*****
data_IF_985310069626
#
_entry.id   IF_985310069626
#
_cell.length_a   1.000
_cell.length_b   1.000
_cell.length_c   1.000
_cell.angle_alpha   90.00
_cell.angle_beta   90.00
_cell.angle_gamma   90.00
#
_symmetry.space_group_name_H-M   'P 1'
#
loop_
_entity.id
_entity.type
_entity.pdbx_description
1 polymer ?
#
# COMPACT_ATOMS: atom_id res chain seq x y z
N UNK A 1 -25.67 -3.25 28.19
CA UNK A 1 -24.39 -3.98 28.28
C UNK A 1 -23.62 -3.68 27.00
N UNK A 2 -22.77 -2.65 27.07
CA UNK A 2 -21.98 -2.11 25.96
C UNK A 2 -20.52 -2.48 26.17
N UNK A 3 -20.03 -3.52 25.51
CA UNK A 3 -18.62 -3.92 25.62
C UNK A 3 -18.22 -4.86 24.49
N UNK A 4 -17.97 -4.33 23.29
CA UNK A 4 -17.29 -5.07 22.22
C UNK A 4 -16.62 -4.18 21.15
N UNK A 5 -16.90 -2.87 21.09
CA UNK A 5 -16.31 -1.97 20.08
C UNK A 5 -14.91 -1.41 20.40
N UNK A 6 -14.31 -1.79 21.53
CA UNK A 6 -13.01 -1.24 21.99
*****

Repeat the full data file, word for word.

data_IF_985310069626
#
_entry.id   IF_985310069626
#
_cell.length_a   1.000
_cell.length_b   1.000
_cell.length_c   1.000
_cell.angle_alpha   90.00
_cell.angle_beta   90.00
_cell.angle_gamma   90.00
#
_symmetry.space_group_name_H-M   'P 1'
#
loop_
_entity.id
_entity.type
_entity.pdbx_description
1 polymer ?
#
# COMPACT_ATOMS: atom_id res chain seq x y z
N UNK A 1 -25.67 -3.25 28.19
CA UNK A 1 -24.39 -3.98 28.28
C UNK A 1 -23.62 -3.68 27.00
N UNK A 2 -22.77 -2.65 27.07
CA UNK A 2 -21.98 -2.11 25.96
C UNK A 2 -20.52 -2.48 26.17
N UNK A 3 -20.03 -3.52 25.51
CA UNK A 3 -18.62 -3.92 25.62
C UNK A 3 -18.22 -4.86 24.49
N UNK A 4 -17.97 -4.33 23.29
CA UNK A 4 -17.29 -5.07 22.22
C UNK A 4 -16.62 -4.18 21.15
N UNK A 5 -16.90 -2.87 21.09
CA UNK A 5 -16.31 -1.97 20.08
C UNK A 5 -14.91 -1.41 20.40
N UNK A 6 -14.31 -1.79 21.53
CA UNK A 6 -13.01 -1.24 21.99